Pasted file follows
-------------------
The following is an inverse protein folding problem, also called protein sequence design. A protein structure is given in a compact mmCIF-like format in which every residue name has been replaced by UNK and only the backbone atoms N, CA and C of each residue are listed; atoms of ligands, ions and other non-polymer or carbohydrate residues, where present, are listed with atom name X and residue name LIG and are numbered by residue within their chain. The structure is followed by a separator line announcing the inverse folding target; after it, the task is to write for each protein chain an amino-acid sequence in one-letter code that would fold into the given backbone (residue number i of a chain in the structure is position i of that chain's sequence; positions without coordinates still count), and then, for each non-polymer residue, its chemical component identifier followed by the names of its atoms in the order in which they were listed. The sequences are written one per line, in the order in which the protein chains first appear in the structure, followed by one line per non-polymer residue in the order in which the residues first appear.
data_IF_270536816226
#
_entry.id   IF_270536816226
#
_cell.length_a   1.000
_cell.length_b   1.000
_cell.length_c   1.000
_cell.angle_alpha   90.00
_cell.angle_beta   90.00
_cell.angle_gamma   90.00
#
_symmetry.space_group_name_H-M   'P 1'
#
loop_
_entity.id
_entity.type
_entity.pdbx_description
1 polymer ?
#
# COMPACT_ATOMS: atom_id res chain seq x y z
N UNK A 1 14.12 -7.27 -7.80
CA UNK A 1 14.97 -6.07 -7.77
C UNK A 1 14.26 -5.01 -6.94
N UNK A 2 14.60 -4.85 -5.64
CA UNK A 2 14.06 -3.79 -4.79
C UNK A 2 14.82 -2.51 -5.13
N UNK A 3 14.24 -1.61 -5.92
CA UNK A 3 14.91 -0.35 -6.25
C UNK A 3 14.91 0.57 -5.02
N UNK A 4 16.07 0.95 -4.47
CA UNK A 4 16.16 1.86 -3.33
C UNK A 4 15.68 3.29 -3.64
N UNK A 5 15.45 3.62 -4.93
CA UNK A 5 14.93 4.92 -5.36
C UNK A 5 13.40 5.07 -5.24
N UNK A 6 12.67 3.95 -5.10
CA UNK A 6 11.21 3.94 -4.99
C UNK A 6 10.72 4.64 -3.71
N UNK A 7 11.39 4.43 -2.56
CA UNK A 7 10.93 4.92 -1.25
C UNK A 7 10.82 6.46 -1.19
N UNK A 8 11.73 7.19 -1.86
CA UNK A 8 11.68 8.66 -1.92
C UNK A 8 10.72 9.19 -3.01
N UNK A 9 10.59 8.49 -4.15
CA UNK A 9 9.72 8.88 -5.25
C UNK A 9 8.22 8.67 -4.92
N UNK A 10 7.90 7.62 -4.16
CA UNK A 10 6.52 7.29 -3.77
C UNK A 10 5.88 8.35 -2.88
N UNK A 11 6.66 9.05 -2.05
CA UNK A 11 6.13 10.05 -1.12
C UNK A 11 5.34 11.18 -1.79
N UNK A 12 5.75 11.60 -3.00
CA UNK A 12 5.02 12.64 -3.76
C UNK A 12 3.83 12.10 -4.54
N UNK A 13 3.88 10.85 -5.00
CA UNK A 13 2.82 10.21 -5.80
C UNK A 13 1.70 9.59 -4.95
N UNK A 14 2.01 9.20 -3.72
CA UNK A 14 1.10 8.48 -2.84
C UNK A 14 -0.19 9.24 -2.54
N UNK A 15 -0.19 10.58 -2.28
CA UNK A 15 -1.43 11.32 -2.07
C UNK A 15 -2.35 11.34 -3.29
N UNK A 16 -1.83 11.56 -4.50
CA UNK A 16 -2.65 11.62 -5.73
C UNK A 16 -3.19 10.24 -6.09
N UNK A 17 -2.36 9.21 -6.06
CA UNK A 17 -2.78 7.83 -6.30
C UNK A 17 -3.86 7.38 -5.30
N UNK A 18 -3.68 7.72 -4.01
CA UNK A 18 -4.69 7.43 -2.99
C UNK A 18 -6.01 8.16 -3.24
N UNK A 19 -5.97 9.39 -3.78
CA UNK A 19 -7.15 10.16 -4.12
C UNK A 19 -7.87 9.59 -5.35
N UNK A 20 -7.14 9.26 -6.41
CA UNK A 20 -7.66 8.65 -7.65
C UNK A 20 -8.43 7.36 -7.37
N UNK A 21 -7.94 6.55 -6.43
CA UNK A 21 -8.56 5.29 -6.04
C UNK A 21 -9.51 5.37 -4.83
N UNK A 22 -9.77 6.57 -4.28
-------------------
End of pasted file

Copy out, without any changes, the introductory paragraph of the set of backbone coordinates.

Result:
The following is an inverse protein folding problem, also called protein sequence design. A protein structure is given in a compact mmCIF-like format in which every residue name has been replaced by UNK and only the backbone atoms N, CA and C of each residue are listed; atoms of ligands, ions and other non-polymer or carbohydrate residues, where present, are listed with atom name X and residue name LIG and are numbered by residue within their chain. The structure is followed by a separator line announcing the inverse folding target; after it, the task is to write for each protein chain an amino-acid sequence in one-letter code that would fold into the given backbone (residue number i of a chain in the structure is position i of that chain's sequence; positions without coordinates still count), and then, for each non-polymer residue, its chemical component identifier followed by the names of its atoms in the order in which they were listed. The sequences are written one per line, in the order in which the protein chains first appear in the structure, followed by one line per non-polymer residue in the order in which the residues first appear.